With the Reserve Bank of India (RBI) keeping repo rates unchanged for the eighth time in a row on October 8, the low-interest rates on consumer and home loans may continue at the present levels.
If you are looking to buy an asset such as a car or home on a loan, now may be a good time as interest rates are unlikely to go up anytime soon. “Ahead of festival season and taking cues from RBI, it should take a little longer for lending rates to go up. I don’t see any immediate increase in rates,” says Raj Khosla, managing director, MyMoneyMantra, a loan aggregator.
The RBI monetary policy committee (MPC) decided to keep the repo rates and the reverse repo rates unchanged at 4 per cent and 3.35 per cent, respectively. RBI last lowered the repo rate to 4 per cent in May 2020 in light of Covid’s impact on the economy.
Interest rates seem to have already bottomed out. Harsh Roongta, founder of Investment Advisers LLP, a fee-only advisory firm, “Going forward, the interest rate will likely go up. From what it looks like, they have ‘bottomed-out for now. They may not rise immediately. But they cannot fall in the near term either.”
Should you borrow now?
It may take a few more months or even a year for interest rates to inch upwards. Hence, in the near term, consumer and home loan borrowing will continue to remain appealing.
Roongta says that if you need to buy a home, you should go for it, but interest rates should not play a large role in it as they are floating in any case. “Interest rates per se do not have any immediate impact on home loan borrowers, given that when rates increase, banks don’t increase the EMI, but only the tenure. Existing borrowers may want to shift to the new external benchmark rate-pegged loans.”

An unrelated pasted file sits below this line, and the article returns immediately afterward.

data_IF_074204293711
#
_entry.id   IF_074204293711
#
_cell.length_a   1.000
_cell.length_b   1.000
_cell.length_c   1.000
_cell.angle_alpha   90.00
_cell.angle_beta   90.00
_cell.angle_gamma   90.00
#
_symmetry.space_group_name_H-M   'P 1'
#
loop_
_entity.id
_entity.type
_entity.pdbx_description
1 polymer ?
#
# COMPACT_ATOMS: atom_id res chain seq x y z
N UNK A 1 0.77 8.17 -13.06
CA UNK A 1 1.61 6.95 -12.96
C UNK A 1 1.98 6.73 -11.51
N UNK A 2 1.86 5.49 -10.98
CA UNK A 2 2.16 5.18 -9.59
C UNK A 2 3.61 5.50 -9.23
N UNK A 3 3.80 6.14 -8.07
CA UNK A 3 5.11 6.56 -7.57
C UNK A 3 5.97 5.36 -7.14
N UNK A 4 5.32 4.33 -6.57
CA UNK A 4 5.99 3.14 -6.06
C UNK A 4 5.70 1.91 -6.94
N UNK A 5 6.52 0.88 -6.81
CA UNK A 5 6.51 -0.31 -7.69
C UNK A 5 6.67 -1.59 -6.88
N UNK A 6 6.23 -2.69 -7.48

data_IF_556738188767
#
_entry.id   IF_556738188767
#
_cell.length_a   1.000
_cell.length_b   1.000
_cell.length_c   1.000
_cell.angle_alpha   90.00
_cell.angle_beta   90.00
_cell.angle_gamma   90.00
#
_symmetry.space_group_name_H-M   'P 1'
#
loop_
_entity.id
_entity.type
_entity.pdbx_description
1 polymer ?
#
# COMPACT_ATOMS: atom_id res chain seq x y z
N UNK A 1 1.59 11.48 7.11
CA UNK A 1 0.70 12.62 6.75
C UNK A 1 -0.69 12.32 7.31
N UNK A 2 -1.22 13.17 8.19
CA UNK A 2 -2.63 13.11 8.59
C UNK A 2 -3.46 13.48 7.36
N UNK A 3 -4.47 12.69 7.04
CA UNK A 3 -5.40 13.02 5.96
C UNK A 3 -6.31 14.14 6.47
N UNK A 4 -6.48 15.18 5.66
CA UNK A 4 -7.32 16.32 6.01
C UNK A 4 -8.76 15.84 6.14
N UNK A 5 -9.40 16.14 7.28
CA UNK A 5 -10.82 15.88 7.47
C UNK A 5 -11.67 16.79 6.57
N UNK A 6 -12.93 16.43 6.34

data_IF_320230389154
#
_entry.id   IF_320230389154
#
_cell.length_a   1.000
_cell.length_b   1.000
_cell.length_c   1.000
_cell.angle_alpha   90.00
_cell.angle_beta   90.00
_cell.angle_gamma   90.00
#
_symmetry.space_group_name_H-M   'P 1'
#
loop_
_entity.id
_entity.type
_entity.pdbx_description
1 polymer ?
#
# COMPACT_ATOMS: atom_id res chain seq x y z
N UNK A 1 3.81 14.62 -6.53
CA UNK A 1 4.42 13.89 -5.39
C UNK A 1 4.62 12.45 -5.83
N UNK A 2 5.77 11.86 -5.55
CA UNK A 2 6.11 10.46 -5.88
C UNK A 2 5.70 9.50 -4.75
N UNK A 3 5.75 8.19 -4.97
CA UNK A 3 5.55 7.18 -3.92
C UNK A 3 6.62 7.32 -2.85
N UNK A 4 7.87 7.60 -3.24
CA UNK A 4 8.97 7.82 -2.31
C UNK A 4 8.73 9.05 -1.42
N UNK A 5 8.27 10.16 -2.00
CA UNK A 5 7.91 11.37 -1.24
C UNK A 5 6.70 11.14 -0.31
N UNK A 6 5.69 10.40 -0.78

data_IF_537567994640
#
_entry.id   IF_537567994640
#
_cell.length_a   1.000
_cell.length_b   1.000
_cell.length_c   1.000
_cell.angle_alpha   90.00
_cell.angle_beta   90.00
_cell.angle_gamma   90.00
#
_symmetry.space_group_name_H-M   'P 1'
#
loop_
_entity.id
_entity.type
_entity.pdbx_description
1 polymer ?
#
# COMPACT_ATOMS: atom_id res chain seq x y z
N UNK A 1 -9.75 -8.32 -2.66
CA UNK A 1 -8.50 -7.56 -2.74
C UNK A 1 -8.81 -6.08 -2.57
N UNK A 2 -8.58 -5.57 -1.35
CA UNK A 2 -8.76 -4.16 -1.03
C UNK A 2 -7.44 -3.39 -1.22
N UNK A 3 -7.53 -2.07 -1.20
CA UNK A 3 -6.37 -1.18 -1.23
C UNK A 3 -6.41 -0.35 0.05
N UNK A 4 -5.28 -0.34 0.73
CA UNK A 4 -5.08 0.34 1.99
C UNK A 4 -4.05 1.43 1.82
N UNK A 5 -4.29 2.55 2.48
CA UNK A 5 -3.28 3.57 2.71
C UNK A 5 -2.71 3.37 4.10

Interest rates on other consumer loans such as car and personal loans would also be more affordable now. Since these loans are, typically, available for a fixed rate of interest, it would make sense for borrowers to lock into lower rates.
Are interest rates likely to rise?
The US central bank, the Federal Reserve, has indicated that it is likely to increase interest rates in 2023. While that is some time away, should Indian borrowers be worried?
“Rate hike by the Fed could indicate FIIs backing out and a weakening rupee. However, we saw marginal impact of such news on markets this year. With a rebound in the economy and check on inflation, Fed’s stance should not concern investors in India,” says Khosla.
“For sure, in a growing and developing economy like ours, the government and regulators will always prefer to control interest rates and ensure an affordable borrowing experience, he adds.